Subject: Daily Media Review 7 July 2003

From UNMISET

Dili, July 07 2003

Daily Media Review

President Gusmão Says There Are No Crisis

President Gusmão held a press conference on Monday at the Palace of Ashes to appeal to the media to explain to the people the process of the proposed bill on immigration and asylum. Gusmão said that the document would be returned today [Monday] to the National Parliament and the Court of Appeal. The Court considered the law as unconstitutional, and the President announced that he would for this reason veto it. In a separate development, the Minister of Foreign Affairs José Ramos-Horta said the decision of the Court must be respected. He added, "I believe that Prime Minister Alkatiri will carefully analyze the opinion of the Court of Appeal and overcome the situation". (Lusa, STL)

Bishop Belo Arrived In Dili on Friday

The former Bishop of Dili, Ximenes Belo arrived in Dili on Friday after 6 months of medical treatment in Portugal. Upon his arrival at Nicolau Lobato International Airport, Belo held a press conference during which he commented on the recent travel advisory issued by the American Administration regarding Timor-Leste. He said the Timorese must create conditions to attract tourist or face losing them to Bali. Referring to the prostitution problem, the former Bishop of Dili said "it gives a bad impression to the country; the Government and the Parliament must take steps to face the situation". Ximenes Belo added that prostitution derives from poverty. It was reported that Belo's return is due to his mother health conditions. (TP, STL, TVTL)

Dili District Court Sentenced Police to Fifteen Months Imprisonment

Dili District Court sentenced a police officer to fifteen months imprisonment on Friday for killing a 9 year old girl, Maria Auxiliadora in a car accident. The incident occurred on June 3, when the officer named C. A. Ramos was patrolling Becora neighborhood and failed to stop when the girl and her friend tried to cross the road. It was reported that Ramos kept on speeding even though he had noticed the girls were trying to cross the road, reported STL. (STL)

Demonstrators Asked For Establishment of IT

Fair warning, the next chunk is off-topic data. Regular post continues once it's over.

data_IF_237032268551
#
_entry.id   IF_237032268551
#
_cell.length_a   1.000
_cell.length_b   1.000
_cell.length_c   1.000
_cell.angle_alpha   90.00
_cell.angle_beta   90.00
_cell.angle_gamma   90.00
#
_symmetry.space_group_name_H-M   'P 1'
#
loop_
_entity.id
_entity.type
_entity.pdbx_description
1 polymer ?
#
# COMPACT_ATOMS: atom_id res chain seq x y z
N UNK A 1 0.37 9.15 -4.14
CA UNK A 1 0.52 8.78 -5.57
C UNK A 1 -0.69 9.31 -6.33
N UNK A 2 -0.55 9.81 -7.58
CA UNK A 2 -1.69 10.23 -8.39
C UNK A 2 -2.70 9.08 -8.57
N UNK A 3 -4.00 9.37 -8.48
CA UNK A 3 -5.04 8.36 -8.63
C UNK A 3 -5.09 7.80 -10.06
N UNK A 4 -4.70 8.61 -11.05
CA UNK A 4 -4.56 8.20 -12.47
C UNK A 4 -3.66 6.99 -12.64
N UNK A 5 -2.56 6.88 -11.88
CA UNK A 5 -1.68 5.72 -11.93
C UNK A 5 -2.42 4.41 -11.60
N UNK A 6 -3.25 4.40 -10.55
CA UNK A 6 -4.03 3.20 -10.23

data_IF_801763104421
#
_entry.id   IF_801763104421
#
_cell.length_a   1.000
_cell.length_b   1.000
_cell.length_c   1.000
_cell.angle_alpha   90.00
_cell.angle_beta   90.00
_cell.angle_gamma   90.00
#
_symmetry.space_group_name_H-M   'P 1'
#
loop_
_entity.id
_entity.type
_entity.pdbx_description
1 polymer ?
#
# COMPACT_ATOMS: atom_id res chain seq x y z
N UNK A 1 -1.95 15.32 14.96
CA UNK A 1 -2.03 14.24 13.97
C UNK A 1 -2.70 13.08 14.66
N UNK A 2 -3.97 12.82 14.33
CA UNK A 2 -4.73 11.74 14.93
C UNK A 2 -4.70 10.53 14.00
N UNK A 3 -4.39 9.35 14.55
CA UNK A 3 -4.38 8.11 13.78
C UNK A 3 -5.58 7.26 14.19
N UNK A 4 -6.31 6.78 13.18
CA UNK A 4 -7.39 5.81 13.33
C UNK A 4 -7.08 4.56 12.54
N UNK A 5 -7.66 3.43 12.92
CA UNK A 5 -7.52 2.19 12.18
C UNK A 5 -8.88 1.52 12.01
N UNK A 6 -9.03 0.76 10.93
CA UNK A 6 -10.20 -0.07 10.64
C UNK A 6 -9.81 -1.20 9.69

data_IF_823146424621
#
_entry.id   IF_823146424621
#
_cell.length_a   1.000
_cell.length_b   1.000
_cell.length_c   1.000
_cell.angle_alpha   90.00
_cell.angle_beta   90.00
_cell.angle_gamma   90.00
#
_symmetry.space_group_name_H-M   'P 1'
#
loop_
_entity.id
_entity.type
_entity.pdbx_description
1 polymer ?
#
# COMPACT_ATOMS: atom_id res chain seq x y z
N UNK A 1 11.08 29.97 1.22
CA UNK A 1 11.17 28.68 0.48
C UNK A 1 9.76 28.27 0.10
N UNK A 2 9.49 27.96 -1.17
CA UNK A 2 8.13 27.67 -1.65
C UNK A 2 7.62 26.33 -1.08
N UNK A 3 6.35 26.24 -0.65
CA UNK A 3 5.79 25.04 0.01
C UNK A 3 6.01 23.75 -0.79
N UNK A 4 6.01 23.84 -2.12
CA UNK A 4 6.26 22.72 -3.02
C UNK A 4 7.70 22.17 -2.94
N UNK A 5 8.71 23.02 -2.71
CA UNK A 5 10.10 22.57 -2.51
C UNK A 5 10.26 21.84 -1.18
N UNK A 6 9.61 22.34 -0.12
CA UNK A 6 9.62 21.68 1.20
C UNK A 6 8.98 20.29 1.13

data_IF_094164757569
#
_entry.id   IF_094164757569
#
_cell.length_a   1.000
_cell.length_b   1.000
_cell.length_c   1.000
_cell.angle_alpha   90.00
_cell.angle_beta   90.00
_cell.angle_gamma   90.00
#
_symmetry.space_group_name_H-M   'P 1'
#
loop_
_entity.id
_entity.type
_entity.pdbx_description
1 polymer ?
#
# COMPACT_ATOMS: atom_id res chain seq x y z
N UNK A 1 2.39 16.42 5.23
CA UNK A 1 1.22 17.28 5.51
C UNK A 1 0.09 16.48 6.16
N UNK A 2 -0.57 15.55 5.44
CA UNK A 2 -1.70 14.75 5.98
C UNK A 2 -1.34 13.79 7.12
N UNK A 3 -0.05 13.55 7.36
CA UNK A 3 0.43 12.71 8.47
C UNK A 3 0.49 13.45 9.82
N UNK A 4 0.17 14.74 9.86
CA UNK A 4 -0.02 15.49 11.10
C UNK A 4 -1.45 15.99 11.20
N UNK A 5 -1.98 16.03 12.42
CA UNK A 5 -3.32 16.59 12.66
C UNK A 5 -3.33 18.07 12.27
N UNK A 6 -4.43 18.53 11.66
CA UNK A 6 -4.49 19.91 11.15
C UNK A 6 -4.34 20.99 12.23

On Friday (July 4) about 50 people gathered in front of the US Ambassador's residence in Lecidere, to demand the establishment of an International Tribunal for crimes against humanity committed in Timor-Leste during the Indonesian occupation. Candles were light in memory of those victims who have passed away. The coordinator of the event, Thomas Freitas from Lao Hamutuk said that the aim of the event was to congratulate the US for support basic human values, support the establishment of an International Tribunal and stop military support to Indonesia. They call on the US to urge Indonesia to be committed to the Human Rights Tribunal and strive for peace in Aceh and West Papua. (STL)

Interpol Issued Mandate For The Detention of Timorese and Indonesian

On Saturday, Interpol published the first nine mandates for the detention of Timorese and Indonesian responsible for the violence committed in Timor-Leste in 1999. The list of the names include two Indonesian, one military accused for being responsible for various crimes against humanity, included murder, forced imprisonment and the murder of the Dutch journalist Sander Thoenes. Djoko Sarosa the then Indonesian commander of battalion 745 stationed in Lautém, was accused in 2002 for 17 crimes against humanity included 14 for the murdered of 21 civilian on 20 and 21 of September 1999 during the military pull out from that region. A member of the battalion has allegedly murdered the Dutch journalist in Becora, Dili. The others eight (one Indonesian) are part of a group of 12 people formally accused of the murder in August 1999 of the former traditional head (liurai) of Lospalos. (TP)

Bishop Nascimento: Population Too Frightened to Approach Ministers

In a lengthy interview with STL, the Bishop of Dili and Baucau Diocese, Basilio do Nascimento said he is not sure whether the open governance program has been successful. The Bishop said that for the Timorese it is important that their concern are heard and added that opening government isn't the only way. It is important for the people to be able to approach the ministers and speak to them but it is not possible as the security around them scare them away. The Bishop said there are reports and people he has met, are frustrated with the government for not keeping their promises. Prime Minister and members of the government began today [Monday] the open governance program in the eastern part of the territory. The program is scheduled to end on Saturday. (STL)


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